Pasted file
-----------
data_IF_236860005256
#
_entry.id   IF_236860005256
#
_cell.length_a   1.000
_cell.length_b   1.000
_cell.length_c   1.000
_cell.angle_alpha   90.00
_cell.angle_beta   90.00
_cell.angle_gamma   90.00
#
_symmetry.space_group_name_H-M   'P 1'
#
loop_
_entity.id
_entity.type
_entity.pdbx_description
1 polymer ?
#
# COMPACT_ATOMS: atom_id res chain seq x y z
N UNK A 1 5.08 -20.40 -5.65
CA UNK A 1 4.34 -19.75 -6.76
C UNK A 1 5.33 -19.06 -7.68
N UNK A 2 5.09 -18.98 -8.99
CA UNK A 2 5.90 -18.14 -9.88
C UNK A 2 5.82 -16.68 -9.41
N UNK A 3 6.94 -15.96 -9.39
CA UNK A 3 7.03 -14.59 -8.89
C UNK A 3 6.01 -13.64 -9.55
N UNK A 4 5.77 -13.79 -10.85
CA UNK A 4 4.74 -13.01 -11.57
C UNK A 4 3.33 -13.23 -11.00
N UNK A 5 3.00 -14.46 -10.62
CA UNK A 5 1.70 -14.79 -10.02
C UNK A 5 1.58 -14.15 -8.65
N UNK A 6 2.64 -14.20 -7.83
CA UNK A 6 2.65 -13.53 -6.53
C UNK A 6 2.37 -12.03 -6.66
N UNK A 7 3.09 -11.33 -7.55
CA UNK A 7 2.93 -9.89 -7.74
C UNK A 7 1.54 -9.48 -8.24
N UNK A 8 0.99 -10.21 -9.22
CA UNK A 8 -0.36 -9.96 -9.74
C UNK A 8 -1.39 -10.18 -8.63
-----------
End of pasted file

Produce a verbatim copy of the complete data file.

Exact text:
data_IF_236860005256
#
_entry.id   IF_236860005256
#
_cell.length_a   1.000
_cell.length_b   1.000
_cell.length_c   1.000
_cell.angle_alpha   90.00
_cell.angle_beta   90.00
_cell.angle_gamma   90.00
#
_symmetry.space_group_name_H-M   'P 1'
#
loop_
_entity.id
_entity.type
_entity.pdbx_description
1 polymer ?
#
# COMPACT_ATOMS: atom_id res chain seq x y z
N UNK A 1 5.08 -20.40 -5.65
CA UNK A 1 4.34 -19.75 -6.76
C UNK A 1 5.33 -19.06 -7.68
N UNK A 2 5.09 -18.98 -8.99
CA UNK A 2 5.90 -18.14 -9.88
C UNK A 2 5.82 -16.68 -9.41
N UNK A 3 6.94 -15.96 -9.39
CA UNK A 3 7.03 -14.59 -8.89
C UNK A 3 6.01 -13.64 -9.55
N UNK A 4 5.77 -13.79 -10.85
CA UNK A 4 4.74 -13.01 -11.57
C UNK A 4 3.33 -13.23 -11.00
N UNK A 5 3.00 -14.46 -10.62
CA UNK A 5 1.70 -14.79 -10.02
C UNK A 5 1.58 -14.15 -8.65
N UNK A 6 2.64 -14.20 -7.83
CA UNK A 6 2.65 -13.53 -6.53
C UNK A 6 2.37 -12.03 -6.66
N UNK A 7 3.09 -11.33 -7.55
CA UNK A 7 2.93 -9.89 -7.74
C UNK A 7 1.54 -9.48 -8.24
N UNK A 8 0.99 -10.21 -9.22
CA UNK A 8 -0.36 -9.96 -9.74
C UNK A 8 -1.39 -10.18 -8.63